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Why Building Information Modelling?


Xavier Papuraj, Senior Teacher – Building Information Modelling (BIM) 

There has been a significant global focus on the adoption of building information modelling (BIM) to drive improvements from facility design to management throughout the lifecycle of a building project. There is substantial evidence to indicate that BIM is an emerging and ongoing building industry trend. BIM can be defined as the digital description of every detailed activity of a construction or engineering project. The adoption of BIM technologies results in the creation of an entire 3D model with inter-related and cross-referenced information.

The implementation of BIM on projects provides greater opportunity to analyse, improve and test designs against any number of project objectives and corresponding benefits realised by the supply chain, client and building operators. There are well established objectives often referred to as ‘dimensions’, such as building simulation (4D), cost analysis (5D) and using BIM for Facilities Management (6D). However, there are many more project objectives that may be relevant such as energy efficiency and sustainable design (ESD). As such, BIM is now beginning to gain momentum in Australia (Jacobi, J. PE 2011).

The Victorian construction technology strategy recognised the importance of BIM in driving productivity, improving building optimisation and improved asset management. In 2018, the Victorian State Government was concerned with the gap between industry needs and TAFE course outcomes. It wanted to address the emerging skill gaps and introduced the Workforce Training and Innovation Fund (WTIF) to deliver innovative strategies that improve training outcomes and increase the relevance of training to industry. Box Hill Institute identified a need to educate industry in the technological advances being made in building construction around the world, particularly in BIM and prefabricated construction. Two pilot courses were developed and successfully delivered to industry personnel on a trial basis. These government-approved courses are now being offered to address the emerging skill gaps.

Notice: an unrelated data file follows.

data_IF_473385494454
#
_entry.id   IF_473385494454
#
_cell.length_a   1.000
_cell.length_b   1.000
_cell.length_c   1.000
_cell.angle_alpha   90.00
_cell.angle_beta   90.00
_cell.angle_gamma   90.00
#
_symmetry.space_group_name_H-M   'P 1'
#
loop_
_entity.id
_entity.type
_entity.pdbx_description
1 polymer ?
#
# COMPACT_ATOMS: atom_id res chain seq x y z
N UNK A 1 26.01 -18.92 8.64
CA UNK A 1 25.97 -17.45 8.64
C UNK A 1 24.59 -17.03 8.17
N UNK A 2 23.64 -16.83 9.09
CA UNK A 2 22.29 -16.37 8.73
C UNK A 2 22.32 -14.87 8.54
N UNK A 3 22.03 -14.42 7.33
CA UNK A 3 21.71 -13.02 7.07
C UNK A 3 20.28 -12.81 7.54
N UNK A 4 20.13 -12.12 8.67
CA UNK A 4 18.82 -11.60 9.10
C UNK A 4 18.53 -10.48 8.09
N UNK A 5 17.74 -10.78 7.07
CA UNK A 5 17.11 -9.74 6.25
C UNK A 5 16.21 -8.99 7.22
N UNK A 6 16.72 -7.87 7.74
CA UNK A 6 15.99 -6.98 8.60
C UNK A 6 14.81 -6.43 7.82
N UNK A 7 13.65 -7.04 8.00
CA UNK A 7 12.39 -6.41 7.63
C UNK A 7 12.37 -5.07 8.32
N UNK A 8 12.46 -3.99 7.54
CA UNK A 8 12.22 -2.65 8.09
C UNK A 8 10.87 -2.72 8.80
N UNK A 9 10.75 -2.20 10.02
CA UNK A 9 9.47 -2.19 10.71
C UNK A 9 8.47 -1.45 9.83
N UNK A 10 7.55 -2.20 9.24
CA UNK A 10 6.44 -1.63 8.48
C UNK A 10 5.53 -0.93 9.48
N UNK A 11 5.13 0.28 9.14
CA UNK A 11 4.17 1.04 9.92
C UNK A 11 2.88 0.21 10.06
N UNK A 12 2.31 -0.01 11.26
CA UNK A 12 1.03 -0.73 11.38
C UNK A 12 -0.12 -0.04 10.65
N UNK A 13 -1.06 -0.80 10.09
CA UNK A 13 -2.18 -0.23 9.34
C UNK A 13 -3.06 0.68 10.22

BIM Courses Offered

The advanced diploma course in BIM aims to address the Victorian Government’s priority sector requirements for building construction technology in working with and applying modern building construction methods. 

It is designed to provide building practitioners and paraprofessionals with the necessary knowledge and skills to use BIM project workflow processes and work with BIM compatible software platforms to facilitate project development. 

It also provides the relevant skill sets to enable practitioners and paraprofessionals to work with and apply BIM across building projects. The course develops participants’ BIM technology skills without them needing to enrol in a full training qualification.